BONNERS FERRY, Idaho (AP) — When agents from the federal Food and Drug Administration knocked on the door of Nadine Scharf's North Idaho sprout-growing business last summer, she had no problem letting them nose around the facility.
She didn't mind the 400-plus samples they took on two different occasions. She didn't protest when they asked her to explain her cleaning procedures.
"We've never had any problem before," Scharf told them. "We do the same thing that we've done for 24 years."
Scharf and her husband did, finally, put up a fight when the FDA demanded they issue a "voluntary" recall of their food products as a salmonella outbreak unfolded, sickening 25 people in five states. They acquiesced and have regretted the decision ever since.
"It went on the Internet that we had bacteria in our plant," Scharf said. "They said: 'Don't eat their sprouts. If you have them in your fridge, get rid of them. Don't even give them to your animals.'"
More than a month later, the test results showed no bacteria was found at Evergreen Produce, in Moyie Springs.
The FDA, however, didn't relent on its conclusion that the business was the origin of the outbreak.
It's a case that underscores a difficult regulatory balance: Move quickly on the best information available to extinguish a dangerous public health threat, or conduct a more meticulous investigation to protect a business from potential harm?
A year later, Scharf and her family are still trying piece back together the business they grew from the ground up.
The sprout-growing business started in the Scharf family almost 25 years ago as something for Fred and Nadine Scharf to do with their two home-schooled sons.
They kept vats in their house and sold the sprouts in small amounts to neighbors and local grocery stores.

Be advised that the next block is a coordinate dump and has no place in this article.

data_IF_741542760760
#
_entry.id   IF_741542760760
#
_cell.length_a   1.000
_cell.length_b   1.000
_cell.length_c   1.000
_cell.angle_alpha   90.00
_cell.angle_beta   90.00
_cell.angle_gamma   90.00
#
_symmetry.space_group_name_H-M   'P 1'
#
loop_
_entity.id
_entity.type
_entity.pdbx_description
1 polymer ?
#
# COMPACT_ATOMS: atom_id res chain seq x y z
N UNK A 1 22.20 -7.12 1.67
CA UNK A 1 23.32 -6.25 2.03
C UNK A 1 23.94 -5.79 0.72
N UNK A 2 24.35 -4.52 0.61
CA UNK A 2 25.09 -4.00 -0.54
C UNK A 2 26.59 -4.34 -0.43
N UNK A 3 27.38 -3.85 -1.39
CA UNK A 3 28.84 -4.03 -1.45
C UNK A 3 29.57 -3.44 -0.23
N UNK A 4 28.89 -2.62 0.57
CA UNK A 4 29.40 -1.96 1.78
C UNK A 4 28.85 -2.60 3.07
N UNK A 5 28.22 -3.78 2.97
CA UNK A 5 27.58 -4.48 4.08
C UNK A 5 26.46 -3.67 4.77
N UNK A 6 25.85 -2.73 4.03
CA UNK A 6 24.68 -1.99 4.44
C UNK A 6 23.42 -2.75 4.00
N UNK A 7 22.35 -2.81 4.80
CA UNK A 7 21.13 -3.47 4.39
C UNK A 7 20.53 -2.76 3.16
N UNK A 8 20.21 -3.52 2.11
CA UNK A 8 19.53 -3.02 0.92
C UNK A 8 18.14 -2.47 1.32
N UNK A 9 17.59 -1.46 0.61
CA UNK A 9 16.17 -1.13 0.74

As the children grew up, Nadine and her son David tried to drum up business.
Scharf said she can still remember the excitement from their first big order - 100 packages for Yoke's Fresh Market in Sandpoint.
"We walked out the front door, and David and I said, 'Wow!' We were just so happy. One hundred packages!"
They needed more space. So the business moved into its current facility, a greenhouse-type building overlooking the Kootenai River.
Before long, Evergreen was producing alfalfa, clover, broccoli, radishes and bean sprouts. The business then expanded into warehouses so it could be distributed across the Pacific Northwest.
"We were doing so well," Scharf said. "You would not believe how our business was growing."
The family spent $18,000 on an addition to house more sprout-growing vats.
Every sprout was still hand-picked and packaged at the remote Moyie Springs warehouse.
Everyone who enters the business must wear an apron and boots and step in bleach. The sprout seeds are bleached before they are rinsed and set in the vat to grow.
"You name it, we sanitize it," Scharf said.
One of the business's biggest clients was Fairchild Air Force Base, which routinely sent military inspectors to the warehouse before the food could come on base.
That's why the Scharfs were so surprised when, a month after their last military inspection, the FDA came knocking.
The inspectors took two rounds of samples — the second, Scharf said, after they told her they lost the first batch in the mail.